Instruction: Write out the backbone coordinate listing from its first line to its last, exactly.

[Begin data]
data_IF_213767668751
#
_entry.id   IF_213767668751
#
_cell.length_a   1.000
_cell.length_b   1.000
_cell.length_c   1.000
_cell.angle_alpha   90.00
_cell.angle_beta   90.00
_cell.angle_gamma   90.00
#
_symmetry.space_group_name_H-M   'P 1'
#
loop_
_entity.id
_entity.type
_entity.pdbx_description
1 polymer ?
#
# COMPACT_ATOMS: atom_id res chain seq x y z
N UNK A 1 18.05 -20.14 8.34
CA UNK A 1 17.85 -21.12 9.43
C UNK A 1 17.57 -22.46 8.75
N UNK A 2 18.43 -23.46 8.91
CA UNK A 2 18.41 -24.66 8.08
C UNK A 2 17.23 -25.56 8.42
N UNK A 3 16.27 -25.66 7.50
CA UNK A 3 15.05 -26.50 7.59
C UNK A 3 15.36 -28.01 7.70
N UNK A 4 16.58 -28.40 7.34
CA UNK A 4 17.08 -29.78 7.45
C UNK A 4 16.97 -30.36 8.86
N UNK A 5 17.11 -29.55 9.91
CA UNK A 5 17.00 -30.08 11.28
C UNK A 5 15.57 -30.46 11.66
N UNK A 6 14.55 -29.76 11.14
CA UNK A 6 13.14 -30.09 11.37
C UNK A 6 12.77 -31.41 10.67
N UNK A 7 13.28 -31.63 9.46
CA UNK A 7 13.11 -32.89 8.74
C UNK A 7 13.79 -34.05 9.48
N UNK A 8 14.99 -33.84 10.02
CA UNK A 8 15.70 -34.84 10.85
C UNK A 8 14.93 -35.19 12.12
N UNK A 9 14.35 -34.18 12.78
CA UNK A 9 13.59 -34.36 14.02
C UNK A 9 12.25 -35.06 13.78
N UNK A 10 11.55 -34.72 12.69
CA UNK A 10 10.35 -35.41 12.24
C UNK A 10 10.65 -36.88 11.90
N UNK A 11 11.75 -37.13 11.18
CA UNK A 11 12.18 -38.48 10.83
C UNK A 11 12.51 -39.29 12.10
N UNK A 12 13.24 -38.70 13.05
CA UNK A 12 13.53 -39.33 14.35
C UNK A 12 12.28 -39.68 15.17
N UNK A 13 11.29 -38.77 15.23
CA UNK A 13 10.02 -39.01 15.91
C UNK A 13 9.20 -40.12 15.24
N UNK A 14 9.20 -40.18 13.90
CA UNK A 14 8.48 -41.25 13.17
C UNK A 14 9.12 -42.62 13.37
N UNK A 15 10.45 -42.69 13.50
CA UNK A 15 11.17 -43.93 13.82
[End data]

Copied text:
data_IF_213767668751
#
_entry.id   IF_213767668751
#
_cell.length_a   1.000
_cell.length_b   1.000
_cell.length_c   1.000
_cell.angle_alpha   90.00
_cell.angle_beta   90.00
_cell.angle_gamma   90.00
#
_symmetry.space_group_name_H-M   'P 1'
#
loop_
_entity.id
_entity.type
_entity.pdbx_description
1 polymer ?
#
# COMPACT_ATOMS: atom_id res chain seq x y z
N UNK A 1 18.05 -20.14 8.34
CA UNK A 1 17.85 -21.12 9.43
C UNK A 1 17.57 -22.46 8.75
N UNK A 2 18.43 -23.46 8.91
CA UNK A 2 18.41 -24.66 8.08
C UNK A 2 17.23 -25.56 8.42
N UNK A 3 16.27 -25.66 7.50
CA UNK A 3 15.05 -26.50 7.59
C UNK A 3 15.36 -28.01 7.70
N UNK A 4 16.58 -28.40 7.34
CA UNK A 4 17.08 -29.78 7.45
C UNK A 4 16.97 -30.36 8.86
N UNK A 5 17.11 -29.55 9.91
CA UNK A 5 17.00 -30.08 11.28
C UNK A 5 15.57 -30.46 11.66
N UNK A 6 14.55 -29.76 11.14
CA UNK A 6 13.14 -30.09 11.37
C UNK A 6 12.77 -31.41 10.67
N UNK A 7 13.28 -31.63 9.46
CA UNK A 7 13.11 -32.89 8.74
C UNK A 7 13.79 -34.05 9.48
N UNK A 8 14.99 -33.84 10.02
CA UNK A 8 15.70 -34.84 10.85
C UNK A 8 14.93 -35.19 12.12
N UNK A 9 14.35 -34.18 12.78
CA UNK A 9 13.59 -34.36 14.02
C UNK A 9 12.25 -35.06 13.78
N UNK A 10 11.55 -34.72 12.69
CA UNK A 10 10.35 -35.41 12.24
C UNK A 10 10.65 -36.88 11.90
N UNK A 11 11.75 -37.13 11.18
CA UNK A 11 12.18 -38.48 10.83
C UNK A 11 12.51 -39.29 12.10
N UNK A 12 13.24 -38.70 13.05
CA UNK A 12 13.53 -39.33 14.35
C UNK A 12 12.28 -39.68 15.17
N UNK A 13 11.29 -38.77 15.23
CA UNK A 13 10.02 -39.01 15.91
C UNK A 13 9.20 -40.12 15.24
N UNK A 14 9.20 -40.18 13.90
CA UNK A 14 8.48 -41.25 13.17
C UNK A 14 9.12 -42.62 13.37
N UNK A 15 10.45 -42.69 13.50
CA UNK A 15 11.17 -43.93 13.82